By Elisabeth Miller, Managing Partner, Milava Consulting
For many the word "compliance" represents the practice of following rules. These rules are generated externally and come as edicts from a monolithic regulatory body. As a result, the relationship between the regulator and the complying organization is seen as adversarial; someone is telling you what to do.
What happens when we change our perspective on this relationship? The digitized world of the 21st century has given rise to more threats. View the overseeing regulatory body as an ally. The nature of the relationship will change. It is no longer one of an onerous master, but rather one of a trusted advisor. READ
The Financial Industry Regulatory Authority's ("FINRA's") rules consist of lots of things that a registered representative or member firm can't do subject to the penalty of being named a Respondent in a disciplinary proceeding and, thereafter, subject to the imposition of a fine, suspension, and/or bar. On top of those substantive rules governing the industry's day-to-day conduct, there are procedural rules explaining how the regulator is supposed to conduct its investigations and proceedings, which are set forth in the self-regulatory organization's 9000 Series of rules. Yeah, 9000, as in a 9 with three zeros after it. As in if we're looking up the 9000 Series of rules of any organization, that's sort of warning us that we got a large rulebook.
In a recent FINRA disciplinary proceeding, it became necessary to produce Personal Confidential Information ("PCI"), which is data that is statutorily protected to ensure that individuals are not exposed to identity theft or other misuse. Certain documents involved in that proceeding may have contained social security numbers, taxpayer ID numbers, driver's licenses, state-issued ID cards, passport numbers, and financial account numbers referencing, for example, checking/savings accounts, credit/debit cards, etc. READ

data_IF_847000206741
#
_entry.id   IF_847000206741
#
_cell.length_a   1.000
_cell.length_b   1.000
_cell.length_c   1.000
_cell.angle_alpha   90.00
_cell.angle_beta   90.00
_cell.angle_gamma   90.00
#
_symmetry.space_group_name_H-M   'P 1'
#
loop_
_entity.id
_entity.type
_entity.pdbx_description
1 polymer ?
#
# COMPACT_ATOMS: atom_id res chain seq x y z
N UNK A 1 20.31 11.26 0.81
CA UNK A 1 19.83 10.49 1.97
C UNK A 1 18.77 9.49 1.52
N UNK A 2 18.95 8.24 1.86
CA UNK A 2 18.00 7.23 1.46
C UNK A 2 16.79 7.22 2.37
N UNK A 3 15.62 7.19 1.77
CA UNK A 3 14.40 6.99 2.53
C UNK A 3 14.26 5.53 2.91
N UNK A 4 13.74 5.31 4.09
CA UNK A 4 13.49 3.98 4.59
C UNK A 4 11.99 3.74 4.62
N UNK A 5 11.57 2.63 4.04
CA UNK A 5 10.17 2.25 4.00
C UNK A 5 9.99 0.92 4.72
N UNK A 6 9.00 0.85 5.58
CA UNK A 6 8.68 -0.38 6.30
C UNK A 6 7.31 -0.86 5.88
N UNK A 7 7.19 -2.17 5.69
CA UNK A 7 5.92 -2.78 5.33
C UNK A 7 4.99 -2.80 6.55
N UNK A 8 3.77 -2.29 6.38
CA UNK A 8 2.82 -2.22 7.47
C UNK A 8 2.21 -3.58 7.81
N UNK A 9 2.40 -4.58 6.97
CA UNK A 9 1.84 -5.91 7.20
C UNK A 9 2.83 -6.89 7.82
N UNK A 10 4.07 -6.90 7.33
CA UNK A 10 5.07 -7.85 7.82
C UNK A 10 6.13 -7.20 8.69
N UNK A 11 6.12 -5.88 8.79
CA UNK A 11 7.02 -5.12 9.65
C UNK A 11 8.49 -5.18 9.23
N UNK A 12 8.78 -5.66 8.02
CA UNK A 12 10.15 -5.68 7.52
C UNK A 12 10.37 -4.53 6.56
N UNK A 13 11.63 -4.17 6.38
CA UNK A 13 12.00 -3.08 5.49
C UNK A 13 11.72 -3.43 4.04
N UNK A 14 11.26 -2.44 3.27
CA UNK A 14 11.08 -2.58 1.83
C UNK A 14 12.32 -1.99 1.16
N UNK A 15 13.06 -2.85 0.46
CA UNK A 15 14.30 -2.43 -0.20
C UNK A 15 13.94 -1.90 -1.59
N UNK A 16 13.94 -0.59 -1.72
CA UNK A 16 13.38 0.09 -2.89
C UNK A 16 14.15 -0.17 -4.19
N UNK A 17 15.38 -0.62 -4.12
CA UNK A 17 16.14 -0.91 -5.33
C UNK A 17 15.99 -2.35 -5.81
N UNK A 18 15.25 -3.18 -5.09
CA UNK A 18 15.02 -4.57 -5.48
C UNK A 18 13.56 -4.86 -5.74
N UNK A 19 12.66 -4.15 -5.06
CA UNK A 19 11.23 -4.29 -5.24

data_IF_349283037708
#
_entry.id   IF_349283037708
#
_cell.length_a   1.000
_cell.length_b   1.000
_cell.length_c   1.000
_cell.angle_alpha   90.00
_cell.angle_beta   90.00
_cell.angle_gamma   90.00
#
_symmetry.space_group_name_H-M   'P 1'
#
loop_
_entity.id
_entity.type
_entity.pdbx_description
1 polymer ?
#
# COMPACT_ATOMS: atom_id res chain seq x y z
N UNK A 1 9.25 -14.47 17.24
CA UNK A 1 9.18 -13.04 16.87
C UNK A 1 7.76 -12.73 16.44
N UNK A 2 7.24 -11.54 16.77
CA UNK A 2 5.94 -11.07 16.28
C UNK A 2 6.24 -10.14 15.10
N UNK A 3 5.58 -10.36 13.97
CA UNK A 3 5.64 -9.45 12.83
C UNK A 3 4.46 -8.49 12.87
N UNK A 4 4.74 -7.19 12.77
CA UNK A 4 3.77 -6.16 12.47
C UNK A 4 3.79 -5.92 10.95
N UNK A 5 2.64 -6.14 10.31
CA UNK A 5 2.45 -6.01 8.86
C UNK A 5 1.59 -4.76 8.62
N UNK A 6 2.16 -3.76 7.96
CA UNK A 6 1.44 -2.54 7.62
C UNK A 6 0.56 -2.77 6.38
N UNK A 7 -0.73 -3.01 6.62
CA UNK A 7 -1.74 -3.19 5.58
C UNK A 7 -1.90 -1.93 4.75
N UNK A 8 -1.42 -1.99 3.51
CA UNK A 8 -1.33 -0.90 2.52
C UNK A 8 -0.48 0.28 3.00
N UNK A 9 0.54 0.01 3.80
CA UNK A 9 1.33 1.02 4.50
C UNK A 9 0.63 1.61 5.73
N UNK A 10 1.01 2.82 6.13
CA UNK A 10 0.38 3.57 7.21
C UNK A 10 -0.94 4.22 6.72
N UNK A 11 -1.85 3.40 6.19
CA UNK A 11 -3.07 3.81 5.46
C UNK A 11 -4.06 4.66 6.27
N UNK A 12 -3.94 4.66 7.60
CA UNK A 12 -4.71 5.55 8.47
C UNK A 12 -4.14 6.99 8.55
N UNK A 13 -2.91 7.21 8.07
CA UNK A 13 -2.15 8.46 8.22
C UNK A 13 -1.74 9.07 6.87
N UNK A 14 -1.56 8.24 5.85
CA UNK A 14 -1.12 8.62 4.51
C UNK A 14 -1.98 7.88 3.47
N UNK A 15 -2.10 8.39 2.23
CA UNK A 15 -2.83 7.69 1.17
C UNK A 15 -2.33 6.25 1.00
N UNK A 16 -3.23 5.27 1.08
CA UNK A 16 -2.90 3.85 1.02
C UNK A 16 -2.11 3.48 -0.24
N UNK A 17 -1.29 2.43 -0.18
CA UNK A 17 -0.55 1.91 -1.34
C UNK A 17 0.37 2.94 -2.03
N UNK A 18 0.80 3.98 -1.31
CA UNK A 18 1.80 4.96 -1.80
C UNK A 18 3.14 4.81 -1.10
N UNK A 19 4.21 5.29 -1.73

I'm just not a big soccer fan. I guess it's because the sport often strikes me as a game where 20 players run back and forth for about an hour (with two guys dressed differently standing around in front of a goal) but there's always some hidden extra time added at the end when time was supposed to run out but apparently didn't. Then there's that whole thing when one athlete pretends to be grievously injured and needs to be taken off the field on a stretcher, only to miraculously recover on the sidelines (or even before they get him there) and then runs back into the game. A particularly colorful part of soccer is the waving of all those red and yellow cards and the theatrical remonstrances of those against whom the cards are being waved. One particularly annoying aspect of soccer is the point in time when the clock finally, really, truly runs down to zero and there is either no score or a tied score: All of which renders the whole game as largely meaningless because each team sends a guy to go kick a ball one-and-one with the goalie.
Frankly, I prefer American sports where players are taken off the field by ambulance; you have double and triple digit scoring; most of the season is meaningless because almost every team gets into the playoffs; and once a year you watch the championship game and consume lots of all-American guacamole and foreign beer (or American beer made by a company owned by foreigners). All of which reminds me of a recent FINRA soccer match . . . oops, I mean FINRA intra-industry arbitration. READ
Welcome to the jungle . . . the Wall Street jungle, where herds of stockbrokers and investment advisor representatives are coming into increasing conflict over diminishing territory. The broker-dealer prairie continues to shrink while the registered investment advisor wetlands are drying up. On top of that habitat crisis, corrupt politicians, compromised regulators, and self-interested industry groups are preying upon the most vulnerable. Everyone wants in on the hunt as the fading world of the broker-dealer collides with the unstable world of the RIA. If you read a recent FINRA regulatory settlement, you almost hear Guns N' Roses singing: Welcome to the jungle it gets worse here everyday. READ
I don't want to miss a thing was a lyric sung by Aerosmith from the 1998 film "Armageddon." The song was pretty decent; the movie, however, was something you could miss, particularly since it's pretty much a re-hash of a number of asteroids-on-the-way-to-destroy-Earth flicks and there is no chemistry between Liv Tyler and Ben Affleck and you knew from the beginning how it was going to turn out when they sent that lame team of drillers onto the asteroid. Ooops . . . I think I'm getting off course here like Bruce Willis and Steve Buscemi did. In any event, consider a recent FINRA arbitration in which a customer complains that her brokerage firm was sort of like an asteroid that hit her planet of investments and destroyed them. Unfortunately the official arbitration Decision is missing so many facts and explanations that we have little idea as to what happened. I suspect that the customer has no idea what hit her too. At least BrokeAndBroker.com Blog readers get to watch a music video of Aerosmith's hit song at the end of today's article. READ